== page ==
In an article on SpaceFlight Now, researchers at the University of California, Santa Cruz (which operates the Lick Obeservatory just outside San Jose, CA) have used NASA’s most powerful supercomputer to run the largest simulation to date of the formation and evolution of the dark matter halo that envelopes the Milky Way galaxy. Their results show substructures within the halo in unprecedented detail, providing a valuable tool for understanding the evolutionary history of our galaxy.
Every galaxy is surrounded by a halo of mysterious dark matter that can only be detected indirectly by observing its gravitational effects. The invisible halo is much larger and more spherical than the luminous galaxy at its center. Recent computer simulations have shown that the halo is surprisingly clumpy, with relatively dense concentrations of dark matter in gravitationally bound ‘subhalos’ within the halo. The new study, which has been accepted for publication in the Astrophysical Journal, shows much more extensive substructure than any previous study.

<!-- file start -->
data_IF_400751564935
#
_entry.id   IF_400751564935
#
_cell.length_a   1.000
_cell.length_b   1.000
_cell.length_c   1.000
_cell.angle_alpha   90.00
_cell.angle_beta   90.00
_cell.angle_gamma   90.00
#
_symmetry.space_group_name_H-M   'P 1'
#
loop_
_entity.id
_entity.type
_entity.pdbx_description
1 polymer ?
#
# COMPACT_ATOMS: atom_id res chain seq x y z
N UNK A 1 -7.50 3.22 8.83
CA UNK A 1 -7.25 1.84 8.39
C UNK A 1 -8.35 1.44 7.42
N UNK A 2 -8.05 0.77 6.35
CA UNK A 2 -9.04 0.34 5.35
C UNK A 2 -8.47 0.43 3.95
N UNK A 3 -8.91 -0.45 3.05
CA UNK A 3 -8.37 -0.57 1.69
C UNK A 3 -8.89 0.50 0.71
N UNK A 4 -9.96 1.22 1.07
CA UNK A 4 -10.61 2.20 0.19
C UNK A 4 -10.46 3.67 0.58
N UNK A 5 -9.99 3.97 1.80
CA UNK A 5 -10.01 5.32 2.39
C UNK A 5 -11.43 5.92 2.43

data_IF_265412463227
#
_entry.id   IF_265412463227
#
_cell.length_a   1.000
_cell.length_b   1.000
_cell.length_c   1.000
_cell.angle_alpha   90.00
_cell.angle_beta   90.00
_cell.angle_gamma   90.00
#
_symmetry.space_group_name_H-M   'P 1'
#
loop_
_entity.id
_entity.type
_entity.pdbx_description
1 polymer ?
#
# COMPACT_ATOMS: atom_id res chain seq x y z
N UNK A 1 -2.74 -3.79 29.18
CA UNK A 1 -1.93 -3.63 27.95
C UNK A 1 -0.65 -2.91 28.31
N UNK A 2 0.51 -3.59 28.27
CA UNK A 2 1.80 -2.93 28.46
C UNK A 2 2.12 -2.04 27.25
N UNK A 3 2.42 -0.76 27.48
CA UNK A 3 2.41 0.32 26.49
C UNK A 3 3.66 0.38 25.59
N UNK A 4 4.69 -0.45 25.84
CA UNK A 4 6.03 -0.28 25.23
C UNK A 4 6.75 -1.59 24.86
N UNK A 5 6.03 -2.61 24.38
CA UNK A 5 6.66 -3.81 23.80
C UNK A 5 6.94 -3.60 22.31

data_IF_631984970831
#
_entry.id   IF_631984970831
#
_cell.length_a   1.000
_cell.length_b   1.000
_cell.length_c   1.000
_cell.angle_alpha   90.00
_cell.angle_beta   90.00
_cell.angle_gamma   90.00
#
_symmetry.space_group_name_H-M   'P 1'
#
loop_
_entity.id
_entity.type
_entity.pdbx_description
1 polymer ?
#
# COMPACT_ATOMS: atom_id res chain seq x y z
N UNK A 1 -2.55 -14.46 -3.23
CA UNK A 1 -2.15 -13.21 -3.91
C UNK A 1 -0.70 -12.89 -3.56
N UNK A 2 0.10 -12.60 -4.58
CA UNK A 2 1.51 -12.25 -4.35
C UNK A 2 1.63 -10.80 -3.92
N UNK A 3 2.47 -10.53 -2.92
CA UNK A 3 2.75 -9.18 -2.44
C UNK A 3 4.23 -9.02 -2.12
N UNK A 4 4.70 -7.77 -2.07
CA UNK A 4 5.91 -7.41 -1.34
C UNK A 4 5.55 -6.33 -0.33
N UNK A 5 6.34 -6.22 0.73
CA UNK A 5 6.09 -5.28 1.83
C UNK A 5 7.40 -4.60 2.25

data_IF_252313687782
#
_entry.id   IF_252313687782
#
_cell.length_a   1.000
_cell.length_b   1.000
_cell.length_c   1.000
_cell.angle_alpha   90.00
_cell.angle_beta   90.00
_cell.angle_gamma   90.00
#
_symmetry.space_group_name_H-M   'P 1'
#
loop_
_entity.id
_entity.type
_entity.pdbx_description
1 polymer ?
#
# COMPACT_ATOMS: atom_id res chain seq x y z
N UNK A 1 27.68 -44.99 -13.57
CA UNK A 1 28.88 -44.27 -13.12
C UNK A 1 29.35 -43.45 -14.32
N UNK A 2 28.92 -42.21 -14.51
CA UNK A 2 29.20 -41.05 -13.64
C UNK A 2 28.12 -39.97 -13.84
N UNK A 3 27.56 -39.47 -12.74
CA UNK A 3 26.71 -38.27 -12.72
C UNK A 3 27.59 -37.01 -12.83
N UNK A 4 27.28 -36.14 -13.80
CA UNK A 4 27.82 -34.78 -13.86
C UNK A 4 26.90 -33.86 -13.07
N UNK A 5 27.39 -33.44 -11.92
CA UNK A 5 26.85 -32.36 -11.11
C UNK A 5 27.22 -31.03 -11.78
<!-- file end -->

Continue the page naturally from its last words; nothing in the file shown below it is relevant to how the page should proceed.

Dark Matter comprises an estimated 4/5ths of the total mass of the universe. In a previous post (Dark Matter Observed) I linked to a page showing an animation of a model of a collision between two galactic clusters, showing how the dark matter ‘sailed ahead’ of the luminous matter.